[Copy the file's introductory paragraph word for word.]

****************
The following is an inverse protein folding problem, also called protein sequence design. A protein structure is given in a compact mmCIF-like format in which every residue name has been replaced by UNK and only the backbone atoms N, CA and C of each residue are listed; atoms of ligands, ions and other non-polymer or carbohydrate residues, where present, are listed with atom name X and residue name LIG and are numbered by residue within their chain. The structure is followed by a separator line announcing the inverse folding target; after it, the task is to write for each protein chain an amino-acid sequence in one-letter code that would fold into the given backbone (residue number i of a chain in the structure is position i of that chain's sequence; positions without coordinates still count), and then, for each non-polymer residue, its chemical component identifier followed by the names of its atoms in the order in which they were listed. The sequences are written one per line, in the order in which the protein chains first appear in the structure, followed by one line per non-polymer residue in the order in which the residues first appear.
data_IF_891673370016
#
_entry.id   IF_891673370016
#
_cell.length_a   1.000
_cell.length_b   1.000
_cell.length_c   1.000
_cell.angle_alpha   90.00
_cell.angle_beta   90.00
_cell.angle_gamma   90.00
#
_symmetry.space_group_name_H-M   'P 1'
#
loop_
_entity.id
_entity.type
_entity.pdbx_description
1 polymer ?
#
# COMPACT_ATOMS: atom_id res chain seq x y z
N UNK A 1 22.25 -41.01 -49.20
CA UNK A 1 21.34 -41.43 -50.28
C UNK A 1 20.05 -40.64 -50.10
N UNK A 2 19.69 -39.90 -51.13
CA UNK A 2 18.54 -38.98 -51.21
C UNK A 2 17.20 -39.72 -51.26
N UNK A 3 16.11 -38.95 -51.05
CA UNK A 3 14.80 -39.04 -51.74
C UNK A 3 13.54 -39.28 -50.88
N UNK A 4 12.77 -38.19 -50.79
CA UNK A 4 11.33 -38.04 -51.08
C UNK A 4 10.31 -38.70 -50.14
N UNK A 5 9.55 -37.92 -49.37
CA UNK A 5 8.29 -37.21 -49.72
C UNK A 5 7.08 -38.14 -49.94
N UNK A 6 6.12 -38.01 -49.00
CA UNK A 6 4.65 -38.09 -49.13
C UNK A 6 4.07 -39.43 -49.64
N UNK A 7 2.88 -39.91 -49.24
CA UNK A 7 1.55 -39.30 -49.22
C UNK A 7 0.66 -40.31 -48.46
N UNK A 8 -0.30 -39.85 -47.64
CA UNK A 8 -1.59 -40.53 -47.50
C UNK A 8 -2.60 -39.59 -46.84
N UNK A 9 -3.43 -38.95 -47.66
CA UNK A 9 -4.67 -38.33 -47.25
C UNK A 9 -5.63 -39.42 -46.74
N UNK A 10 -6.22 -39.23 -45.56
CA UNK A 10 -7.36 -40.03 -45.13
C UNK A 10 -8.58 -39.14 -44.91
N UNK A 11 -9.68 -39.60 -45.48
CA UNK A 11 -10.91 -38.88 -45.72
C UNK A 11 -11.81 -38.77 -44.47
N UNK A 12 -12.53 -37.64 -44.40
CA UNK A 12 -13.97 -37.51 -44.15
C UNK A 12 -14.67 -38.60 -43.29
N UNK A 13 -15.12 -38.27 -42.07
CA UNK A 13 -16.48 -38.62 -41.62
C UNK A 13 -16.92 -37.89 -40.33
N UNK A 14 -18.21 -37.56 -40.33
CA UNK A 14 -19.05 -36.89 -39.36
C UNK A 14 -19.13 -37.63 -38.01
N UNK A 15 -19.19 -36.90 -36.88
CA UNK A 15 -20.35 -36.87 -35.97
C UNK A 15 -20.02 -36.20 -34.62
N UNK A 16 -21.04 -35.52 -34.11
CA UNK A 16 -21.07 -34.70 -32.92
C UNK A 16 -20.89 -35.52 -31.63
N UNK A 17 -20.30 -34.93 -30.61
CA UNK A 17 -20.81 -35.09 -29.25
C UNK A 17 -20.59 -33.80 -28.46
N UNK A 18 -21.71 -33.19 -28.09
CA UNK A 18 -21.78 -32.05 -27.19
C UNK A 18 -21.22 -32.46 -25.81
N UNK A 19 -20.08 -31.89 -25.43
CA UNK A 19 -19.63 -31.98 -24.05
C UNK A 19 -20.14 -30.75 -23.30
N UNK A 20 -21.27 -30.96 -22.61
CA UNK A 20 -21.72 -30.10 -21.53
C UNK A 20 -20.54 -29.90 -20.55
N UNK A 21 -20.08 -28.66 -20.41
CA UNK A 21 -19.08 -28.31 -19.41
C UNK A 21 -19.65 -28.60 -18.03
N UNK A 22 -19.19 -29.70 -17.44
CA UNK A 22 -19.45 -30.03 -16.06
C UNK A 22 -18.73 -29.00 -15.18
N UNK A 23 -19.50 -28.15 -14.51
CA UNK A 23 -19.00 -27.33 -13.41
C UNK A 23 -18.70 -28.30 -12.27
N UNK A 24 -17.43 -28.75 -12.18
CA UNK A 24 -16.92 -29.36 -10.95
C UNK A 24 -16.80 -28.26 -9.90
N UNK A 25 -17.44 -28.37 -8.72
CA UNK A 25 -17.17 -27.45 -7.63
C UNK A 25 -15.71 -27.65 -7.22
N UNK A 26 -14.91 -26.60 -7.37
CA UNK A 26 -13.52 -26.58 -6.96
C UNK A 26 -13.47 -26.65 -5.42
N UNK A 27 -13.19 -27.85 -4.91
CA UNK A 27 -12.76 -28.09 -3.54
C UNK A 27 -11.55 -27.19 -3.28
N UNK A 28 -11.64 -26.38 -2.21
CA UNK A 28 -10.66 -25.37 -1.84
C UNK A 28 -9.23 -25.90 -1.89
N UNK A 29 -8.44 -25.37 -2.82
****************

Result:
The following is an inverse protein folding problem, also called protein sequence design. A protein structure is given in a compact mmCIF-like format in which every residue name has been replaced by UNK and only the backbone atoms N, CA and C of each residue are listed; atoms of ligands, ions and other non-polymer or carbohydrate residues, where present, are listed with atom name X and residue name LIG and are numbered by residue within their chain. The structure is followed by a separator line announcing the inverse folding target; after it, the task is to write for each protein chain an amino-acid sequence in one-letter code that would fold into the given backbone (residue number i of a chain in the structure is position i of that chain's sequence; positions without coordinates still count), and then, for each non-polymer residue, its chemical component identifier followed by the names of its atoms in the order in which they were listed. The sequences are written one per line, in the order in which the protein chains first appear in the structure, followed by one line per non-polymer residue in the order in which the residues first appear.